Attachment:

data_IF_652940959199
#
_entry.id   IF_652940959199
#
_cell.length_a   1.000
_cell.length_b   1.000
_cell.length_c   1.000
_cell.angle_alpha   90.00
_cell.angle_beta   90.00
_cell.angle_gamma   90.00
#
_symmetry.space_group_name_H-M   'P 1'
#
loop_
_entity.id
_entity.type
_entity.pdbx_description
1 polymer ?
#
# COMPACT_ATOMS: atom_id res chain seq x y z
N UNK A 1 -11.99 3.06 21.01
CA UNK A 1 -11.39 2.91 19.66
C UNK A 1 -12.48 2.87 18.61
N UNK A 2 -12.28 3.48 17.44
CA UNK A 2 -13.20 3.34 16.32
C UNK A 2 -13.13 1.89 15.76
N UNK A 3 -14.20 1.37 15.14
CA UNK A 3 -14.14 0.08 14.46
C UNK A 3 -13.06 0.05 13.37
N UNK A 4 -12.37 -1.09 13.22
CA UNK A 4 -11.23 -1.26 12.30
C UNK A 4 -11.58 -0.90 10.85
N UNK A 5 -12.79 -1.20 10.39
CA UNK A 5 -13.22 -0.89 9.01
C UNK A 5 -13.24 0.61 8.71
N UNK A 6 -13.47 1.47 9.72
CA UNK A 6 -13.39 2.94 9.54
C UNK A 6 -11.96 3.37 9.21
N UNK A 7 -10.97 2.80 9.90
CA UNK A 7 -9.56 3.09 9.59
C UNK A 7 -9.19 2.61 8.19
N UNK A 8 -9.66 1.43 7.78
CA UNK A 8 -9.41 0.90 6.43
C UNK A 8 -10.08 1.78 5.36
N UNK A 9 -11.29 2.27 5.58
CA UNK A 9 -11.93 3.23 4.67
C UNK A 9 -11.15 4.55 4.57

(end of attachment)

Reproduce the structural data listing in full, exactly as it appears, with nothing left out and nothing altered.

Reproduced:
data_IF_652940959199
#
_entry.id   IF_652940959199
#
_cell.length_a   1.000
_cell.length_b   1.000
_cell.length_c   1.000
_cell.angle_alpha   90.00
_cell.angle_beta   90.00
_cell.angle_gamma   90.00
#
_symmetry.space_group_name_H-M   'P 1'
#
loop_
_entity.id
_entity.type
_entity.pdbx_description
1 polymer ?
#
# COMPACT_ATOMS: atom_id res chain seq x y z
N UNK A 1 -11.99 3.06 21.01
CA UNK A 1 -11.39 2.91 19.66
C UNK A 1 -12.48 2.87 18.61
N UNK A 2 -12.28 3.48 17.44
CA UNK A 2 -13.20 3.34 16.32
C UNK A 2 -13.13 1.89 15.76
N UNK A 3 -14.20 1.37 15.14
CA UNK A 3 -14.14 0.08 14.46
C UNK A 3 -13.06 0.05 13.37
N UNK A 4 -12.37 -1.09 13.22
CA UNK A 4 -11.23 -1.26 12.30
C UNK A 4 -11.58 -0.90 10.85
N UNK A 5 -12.79 -1.20 10.39
CA UNK A 5 -13.22 -0.89 9.01
C UNK A 5 -13.24 0.61 8.71
N UNK A 6 -13.47 1.47 9.72
CA UNK A 6 -13.39 2.94 9.54
C UNK A 6 -11.96 3.37 9.21
N UNK A 7 -10.97 2.80 9.90
CA UNK A 7 -9.56 3.09 9.59
C UNK A 7 -9.19 2.61 8.19
N UNK A 8 -9.66 1.43 7.78
CA UNK A 8 -9.41 0.90 6.43
C UNK A 8 -10.08 1.78 5.36
N UNK A 9 -11.29 2.27 5.58
CA UNK A 9 -11.93 3.23 4.67
C UNK A 9 -11.15 4.55 4.57